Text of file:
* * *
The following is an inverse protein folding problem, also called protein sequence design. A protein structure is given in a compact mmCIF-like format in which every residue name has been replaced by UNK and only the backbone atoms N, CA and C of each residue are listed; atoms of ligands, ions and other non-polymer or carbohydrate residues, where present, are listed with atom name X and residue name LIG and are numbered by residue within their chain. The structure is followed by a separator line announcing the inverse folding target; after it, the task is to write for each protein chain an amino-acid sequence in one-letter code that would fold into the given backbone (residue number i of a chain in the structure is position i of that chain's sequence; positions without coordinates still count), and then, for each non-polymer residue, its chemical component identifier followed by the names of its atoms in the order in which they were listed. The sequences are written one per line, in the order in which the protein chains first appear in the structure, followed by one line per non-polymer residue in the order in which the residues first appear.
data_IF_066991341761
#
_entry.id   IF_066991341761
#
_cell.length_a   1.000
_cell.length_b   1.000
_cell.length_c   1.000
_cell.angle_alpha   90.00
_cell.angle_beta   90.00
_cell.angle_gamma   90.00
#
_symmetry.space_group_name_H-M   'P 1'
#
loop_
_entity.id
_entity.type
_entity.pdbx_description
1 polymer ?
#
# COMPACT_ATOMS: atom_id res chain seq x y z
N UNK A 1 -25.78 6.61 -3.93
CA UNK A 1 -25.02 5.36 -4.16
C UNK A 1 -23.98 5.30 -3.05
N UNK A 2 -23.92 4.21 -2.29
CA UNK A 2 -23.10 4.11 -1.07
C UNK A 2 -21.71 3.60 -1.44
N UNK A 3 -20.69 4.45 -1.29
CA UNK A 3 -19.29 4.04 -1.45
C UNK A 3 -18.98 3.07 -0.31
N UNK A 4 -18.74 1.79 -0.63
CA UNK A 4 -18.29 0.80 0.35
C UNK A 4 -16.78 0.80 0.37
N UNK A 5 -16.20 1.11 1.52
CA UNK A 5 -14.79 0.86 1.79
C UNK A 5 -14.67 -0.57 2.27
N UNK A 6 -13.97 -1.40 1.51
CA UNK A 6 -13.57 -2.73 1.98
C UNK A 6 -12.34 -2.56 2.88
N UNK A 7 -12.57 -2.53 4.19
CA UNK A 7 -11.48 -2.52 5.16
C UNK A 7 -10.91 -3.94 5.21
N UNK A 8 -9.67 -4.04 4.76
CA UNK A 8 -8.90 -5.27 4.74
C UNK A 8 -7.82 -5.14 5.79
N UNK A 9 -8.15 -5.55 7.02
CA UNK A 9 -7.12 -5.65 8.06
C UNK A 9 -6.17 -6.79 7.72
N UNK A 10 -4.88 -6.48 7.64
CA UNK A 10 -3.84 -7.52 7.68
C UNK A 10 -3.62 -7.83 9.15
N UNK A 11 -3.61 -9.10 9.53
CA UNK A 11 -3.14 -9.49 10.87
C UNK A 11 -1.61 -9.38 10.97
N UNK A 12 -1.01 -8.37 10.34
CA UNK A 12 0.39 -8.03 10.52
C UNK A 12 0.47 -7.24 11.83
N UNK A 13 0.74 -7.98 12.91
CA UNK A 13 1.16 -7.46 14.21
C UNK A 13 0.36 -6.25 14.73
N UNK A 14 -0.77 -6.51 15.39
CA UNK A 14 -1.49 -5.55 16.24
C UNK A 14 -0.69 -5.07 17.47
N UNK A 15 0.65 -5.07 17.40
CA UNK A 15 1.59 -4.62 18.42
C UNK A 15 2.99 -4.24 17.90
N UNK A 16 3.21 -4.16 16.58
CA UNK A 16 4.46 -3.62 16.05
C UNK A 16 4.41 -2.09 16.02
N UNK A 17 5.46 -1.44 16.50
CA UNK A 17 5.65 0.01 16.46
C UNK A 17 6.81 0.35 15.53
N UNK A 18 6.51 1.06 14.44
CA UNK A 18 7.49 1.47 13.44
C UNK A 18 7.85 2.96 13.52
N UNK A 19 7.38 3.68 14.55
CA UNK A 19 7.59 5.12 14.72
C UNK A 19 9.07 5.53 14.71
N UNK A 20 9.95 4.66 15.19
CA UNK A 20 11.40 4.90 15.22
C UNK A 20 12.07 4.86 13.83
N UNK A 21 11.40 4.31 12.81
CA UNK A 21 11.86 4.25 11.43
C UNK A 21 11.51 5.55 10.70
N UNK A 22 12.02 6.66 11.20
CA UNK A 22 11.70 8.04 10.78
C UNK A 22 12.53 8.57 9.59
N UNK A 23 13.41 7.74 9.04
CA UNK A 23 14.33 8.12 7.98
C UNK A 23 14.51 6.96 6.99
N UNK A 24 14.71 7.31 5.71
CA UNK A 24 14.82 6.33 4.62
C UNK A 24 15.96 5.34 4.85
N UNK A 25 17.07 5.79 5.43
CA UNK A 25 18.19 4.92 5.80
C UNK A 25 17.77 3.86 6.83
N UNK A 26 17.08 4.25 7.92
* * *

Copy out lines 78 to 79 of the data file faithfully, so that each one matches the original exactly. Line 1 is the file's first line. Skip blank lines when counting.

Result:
C UNK A 19 9.07 5.53 14.71
N UNK A 20 9.95 4.66 15.19